In your lifetime you are likely to undergo a variety of procedures as part of your dental care plan.
The articles in this section give you a solid understanding of what is involved in each.
- Air Abrasion
Although not used much today, air abrasion is an alternative to the dental “drill”. It is used to prepare teeth for the placement of white fillings (composites) and sealants.
What is air abrasion?
Air abrasion involves the use of compressed air to direct an abrasive material (aluminum oxide powder,… Read the full Air Abrasion article
- Braces (Orthodontics)
Orthodontics is a specialty of dentistry that treats misalignment (malocclusion) due to crooked teeth and/or improper jaw positioning. Ortho- means “straight” and dontics means “teeth” or, in this case, “the straightening of teeth.”
Most patients think that getting “braces” is only about straight teeth and a nicer smile. Treatment… Read the full Braces (Orthodontics) article
- Cosmetic Dentistry
The American Heritage Dictionary defines cosmetic as “the correction of physical defects.” Cosmetic dentistry is the correction of dental defects including a wide variety of problems, including dark fillings; broken teeth; yellow teeth, the closing of spaces; and the changing of the shape, contour, position and even the sizeof… Read the full Cosmetic Dentistry article
A crown, as the name implies, does not sit on top of the tooth; it covers three-quarters, seven-eighths or the entire tooth. Crowns that cover three-quarters or seven-eighths of the tooth are made out of metal or porcelain, and are used when a portion of the tooth is still… Read the full Crowns article
- Dental Bridges
A bridge is a fixed dental restoration (to restore a lost part), cemented into place and not removable by the patient. A bridge restores a gap or a space where a tooth is missing or has been removed. A bridge is created by preparing the teeth at either end of the space… Read the full Dental Bridges article
- Dental Implants
Implants in dentistry involve the surgical placement of the implant into bone and the implant becoming firmly fused or integrated with bone. Dental implants are used for the replacement of lost teeth, the securing of full dentures, as an anchor for orthodontic treatment (see Braces), or for the restoring… Read the full Dental Implants article
- Dental X-rays
Dental x-rays (radiographs,) whether taken digitally or with dental film, are a vital component in the prevention, diagnosis and treatment of dental disease. Without x-rays, proper dental treatment cannot be performed. Most states require dental x-rays be taken on a regular interval and State Dental Boards can dictate no… Read the full Dental X-rays article
- Dentures & Partials
Dentures are a removable set of teeth designed to replace your teeth following extractions (the removal of all teeth). These false teeth are embedded in acrylic designed to match the pigment of the natural gum tissue. Ideally, the acrylic is designed to rest on your gums or oral soft… Read the full Dentures & Partials article
A filling is a dental procedure where material is used to replace tooth structure that has been lost due to tooth decay or a minor fracture. The filling restores lost tooth structure and re-establishes the contour of the tooth. Fillings are also referred to as “direct restorations” because the decay… Read the full Fillings article
- Inlays and Onlays
An inlay is a laboratory-constructed restoration that is placed between the cusp tips of your tooth and typically restores the area between your teeth as well. An onlay covers anywhere from one cusp tip to the entire biting surface, but not the entire tongue and cheek side of your… Read the full Inlays and Onlays article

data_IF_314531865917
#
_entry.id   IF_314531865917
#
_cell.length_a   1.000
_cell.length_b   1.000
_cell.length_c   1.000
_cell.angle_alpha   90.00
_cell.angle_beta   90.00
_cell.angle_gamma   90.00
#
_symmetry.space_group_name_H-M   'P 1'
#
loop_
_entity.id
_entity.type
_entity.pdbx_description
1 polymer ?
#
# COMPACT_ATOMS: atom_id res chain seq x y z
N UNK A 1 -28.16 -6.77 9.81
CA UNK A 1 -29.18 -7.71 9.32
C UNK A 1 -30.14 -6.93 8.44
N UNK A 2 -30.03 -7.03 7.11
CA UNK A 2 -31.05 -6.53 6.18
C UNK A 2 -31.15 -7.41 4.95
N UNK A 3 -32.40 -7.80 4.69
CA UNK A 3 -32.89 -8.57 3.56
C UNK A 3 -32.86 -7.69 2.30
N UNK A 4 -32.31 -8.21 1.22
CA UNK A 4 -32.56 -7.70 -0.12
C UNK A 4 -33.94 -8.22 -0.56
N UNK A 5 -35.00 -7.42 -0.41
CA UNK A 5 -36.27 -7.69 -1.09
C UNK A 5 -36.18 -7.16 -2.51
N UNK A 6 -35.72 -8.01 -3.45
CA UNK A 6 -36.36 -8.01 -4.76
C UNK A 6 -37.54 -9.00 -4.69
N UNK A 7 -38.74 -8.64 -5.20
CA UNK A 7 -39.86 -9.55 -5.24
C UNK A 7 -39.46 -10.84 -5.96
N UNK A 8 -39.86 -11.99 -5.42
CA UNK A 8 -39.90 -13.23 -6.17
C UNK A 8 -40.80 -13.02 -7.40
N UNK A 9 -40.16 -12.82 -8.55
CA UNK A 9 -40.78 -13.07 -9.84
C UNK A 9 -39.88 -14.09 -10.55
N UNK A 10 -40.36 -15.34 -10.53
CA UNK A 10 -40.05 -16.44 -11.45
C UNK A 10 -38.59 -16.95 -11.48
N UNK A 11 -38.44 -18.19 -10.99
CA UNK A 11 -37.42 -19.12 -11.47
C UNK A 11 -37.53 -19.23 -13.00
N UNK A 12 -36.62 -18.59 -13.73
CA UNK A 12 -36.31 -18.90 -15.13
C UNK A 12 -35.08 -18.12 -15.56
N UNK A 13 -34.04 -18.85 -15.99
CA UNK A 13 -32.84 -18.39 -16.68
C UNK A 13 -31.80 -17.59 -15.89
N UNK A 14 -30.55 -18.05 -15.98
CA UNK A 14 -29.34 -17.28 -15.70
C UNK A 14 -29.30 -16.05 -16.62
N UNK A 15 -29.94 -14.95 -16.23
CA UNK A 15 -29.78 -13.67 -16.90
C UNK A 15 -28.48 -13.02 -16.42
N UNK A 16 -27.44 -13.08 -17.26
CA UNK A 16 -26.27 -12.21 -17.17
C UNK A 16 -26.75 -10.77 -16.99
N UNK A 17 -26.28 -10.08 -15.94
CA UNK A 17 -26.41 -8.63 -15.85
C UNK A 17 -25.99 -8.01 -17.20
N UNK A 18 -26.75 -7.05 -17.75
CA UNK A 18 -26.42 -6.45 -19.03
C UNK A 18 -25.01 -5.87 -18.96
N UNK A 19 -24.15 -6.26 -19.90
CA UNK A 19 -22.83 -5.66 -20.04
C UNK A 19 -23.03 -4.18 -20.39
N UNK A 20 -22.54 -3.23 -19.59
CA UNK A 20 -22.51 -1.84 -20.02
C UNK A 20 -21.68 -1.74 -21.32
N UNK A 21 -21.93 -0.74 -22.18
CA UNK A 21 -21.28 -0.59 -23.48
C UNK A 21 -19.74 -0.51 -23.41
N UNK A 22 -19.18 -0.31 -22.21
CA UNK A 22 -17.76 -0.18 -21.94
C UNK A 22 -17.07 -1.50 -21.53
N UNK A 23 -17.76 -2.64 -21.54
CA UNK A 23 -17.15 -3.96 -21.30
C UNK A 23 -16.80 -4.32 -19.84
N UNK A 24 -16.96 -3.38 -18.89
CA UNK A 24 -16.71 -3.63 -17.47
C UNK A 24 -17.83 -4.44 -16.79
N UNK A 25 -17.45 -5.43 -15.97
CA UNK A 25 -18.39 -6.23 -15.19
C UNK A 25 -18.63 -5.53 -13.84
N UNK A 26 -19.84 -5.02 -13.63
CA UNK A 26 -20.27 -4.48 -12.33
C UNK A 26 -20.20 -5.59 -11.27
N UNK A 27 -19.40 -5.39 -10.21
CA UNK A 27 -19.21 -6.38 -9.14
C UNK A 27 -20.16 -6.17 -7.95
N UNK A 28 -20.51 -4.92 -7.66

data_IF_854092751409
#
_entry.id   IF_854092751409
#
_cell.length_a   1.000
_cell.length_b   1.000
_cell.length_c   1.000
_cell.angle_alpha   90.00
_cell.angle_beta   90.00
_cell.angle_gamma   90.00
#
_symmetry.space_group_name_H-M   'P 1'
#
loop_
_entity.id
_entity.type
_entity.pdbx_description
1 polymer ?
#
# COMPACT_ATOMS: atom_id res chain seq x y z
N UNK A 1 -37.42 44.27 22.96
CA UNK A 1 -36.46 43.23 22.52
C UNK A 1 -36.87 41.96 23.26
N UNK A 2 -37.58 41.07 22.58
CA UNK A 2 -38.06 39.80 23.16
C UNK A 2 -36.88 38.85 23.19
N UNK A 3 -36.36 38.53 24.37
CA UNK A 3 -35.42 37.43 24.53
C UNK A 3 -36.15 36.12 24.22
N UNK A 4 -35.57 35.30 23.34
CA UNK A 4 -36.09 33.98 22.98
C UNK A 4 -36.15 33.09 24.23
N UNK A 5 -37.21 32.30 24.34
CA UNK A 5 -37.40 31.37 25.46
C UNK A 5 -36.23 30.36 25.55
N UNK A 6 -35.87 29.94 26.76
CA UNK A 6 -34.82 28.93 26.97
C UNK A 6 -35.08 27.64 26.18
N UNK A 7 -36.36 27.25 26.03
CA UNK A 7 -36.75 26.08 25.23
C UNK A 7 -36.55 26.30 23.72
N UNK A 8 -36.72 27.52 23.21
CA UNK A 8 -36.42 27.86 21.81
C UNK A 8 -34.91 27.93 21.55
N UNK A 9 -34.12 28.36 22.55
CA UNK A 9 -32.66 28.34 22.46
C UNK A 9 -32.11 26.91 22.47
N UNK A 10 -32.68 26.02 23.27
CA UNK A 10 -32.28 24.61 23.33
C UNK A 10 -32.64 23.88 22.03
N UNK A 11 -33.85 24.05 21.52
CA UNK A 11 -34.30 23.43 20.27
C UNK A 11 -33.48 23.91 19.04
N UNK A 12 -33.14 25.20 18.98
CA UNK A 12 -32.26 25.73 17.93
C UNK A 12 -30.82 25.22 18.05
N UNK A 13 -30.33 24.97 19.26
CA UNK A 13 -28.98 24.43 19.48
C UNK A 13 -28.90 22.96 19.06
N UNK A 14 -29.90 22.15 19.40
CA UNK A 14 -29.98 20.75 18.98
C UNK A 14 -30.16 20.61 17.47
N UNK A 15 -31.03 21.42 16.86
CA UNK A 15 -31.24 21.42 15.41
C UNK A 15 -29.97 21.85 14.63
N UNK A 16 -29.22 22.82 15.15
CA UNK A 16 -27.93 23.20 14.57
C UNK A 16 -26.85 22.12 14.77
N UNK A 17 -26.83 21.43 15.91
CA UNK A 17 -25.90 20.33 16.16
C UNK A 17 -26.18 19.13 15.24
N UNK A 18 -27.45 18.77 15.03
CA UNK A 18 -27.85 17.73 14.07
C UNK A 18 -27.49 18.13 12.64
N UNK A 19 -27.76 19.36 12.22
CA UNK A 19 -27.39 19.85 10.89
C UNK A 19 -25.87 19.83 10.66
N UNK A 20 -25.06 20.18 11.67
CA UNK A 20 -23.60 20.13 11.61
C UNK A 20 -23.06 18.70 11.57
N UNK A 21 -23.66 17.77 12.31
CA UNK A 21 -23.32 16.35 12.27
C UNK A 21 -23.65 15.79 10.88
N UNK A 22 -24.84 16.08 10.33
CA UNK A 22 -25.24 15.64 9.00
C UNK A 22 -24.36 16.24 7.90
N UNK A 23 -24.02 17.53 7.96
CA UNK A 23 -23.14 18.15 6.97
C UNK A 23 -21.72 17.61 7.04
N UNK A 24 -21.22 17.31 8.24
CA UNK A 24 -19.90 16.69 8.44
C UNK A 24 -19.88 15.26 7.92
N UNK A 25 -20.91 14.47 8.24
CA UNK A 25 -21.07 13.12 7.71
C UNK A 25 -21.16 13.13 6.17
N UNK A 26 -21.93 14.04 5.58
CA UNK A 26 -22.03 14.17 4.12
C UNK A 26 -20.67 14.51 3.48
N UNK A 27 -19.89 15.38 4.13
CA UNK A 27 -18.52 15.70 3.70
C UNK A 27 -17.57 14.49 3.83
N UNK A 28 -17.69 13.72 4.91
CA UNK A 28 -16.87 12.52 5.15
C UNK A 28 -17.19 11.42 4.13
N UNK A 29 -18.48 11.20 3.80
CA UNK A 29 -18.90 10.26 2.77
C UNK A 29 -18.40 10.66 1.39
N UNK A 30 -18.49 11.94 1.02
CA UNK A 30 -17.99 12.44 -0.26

- Lasers in Dentistry
Lasers have been around for a long time in medicine and more recently in dentistry. There are several types of lasers useful to dental treatment; when used correctly, lasers become an invaluable too, creating more comfort during treatment and less discomfort following treatment.
Use of lasers in dentistry:… Read the full Lasers in Dentistry article
- Oral Surgery
The phrase “oral surgery” is an umbrella term for a range of procedures to surgically treat a variety of mouth, head and/or neck issues. These surgeries may be performed by a specialist in oral surgery (Oral Surgeon), a dentist who specializes in gum disease (Periodontist), a root canal specialist… Read the full Oral Surgery article
- Pain Control
Novocain: Local Anesthesia in Dentistry (the “shot”)
Local anesthesia in dentistry (commonly referred to as Novocain), is used to completely remove the pain sensation of the dental procedure. Local anesthetic works by the chemical process known as dissociation. The Novocain (anesthetic) is in the form of two or more chemicals… Read the full Pain Control article
- Root Canal Treatment
Inside every normal, healthy tooth is a space, containing a nerve, artery, and vein, called the pulp. Inside the part of the tooth that can be seen above the gums (clinical crown) is the pulp chamber. Inside the part of the tooth below the gums (tooth roots) are the… Read the full Root Canal Treatment article
- The Dental Exam
Dental exams are recommended on an annual or bi-annual basis, depending on the preference of the patient and the dentist. While many patients want to get their teeth cleaned or bleached without having an exam, this would be considered a breach in the State Dental Board’s “Standard of Care”…. Read the full The Dental Exam article
Whitening works by applying carbamide or hydrogen peroxide solution to the tooth surface. Peroxide whitener reacts with water to form hydrogen, which produces the whitening. The degree of tooth whitening obtained is directly proportional to the strength of the whitening solution and the amount of time the solution is… Read the full Whitening/bleaching article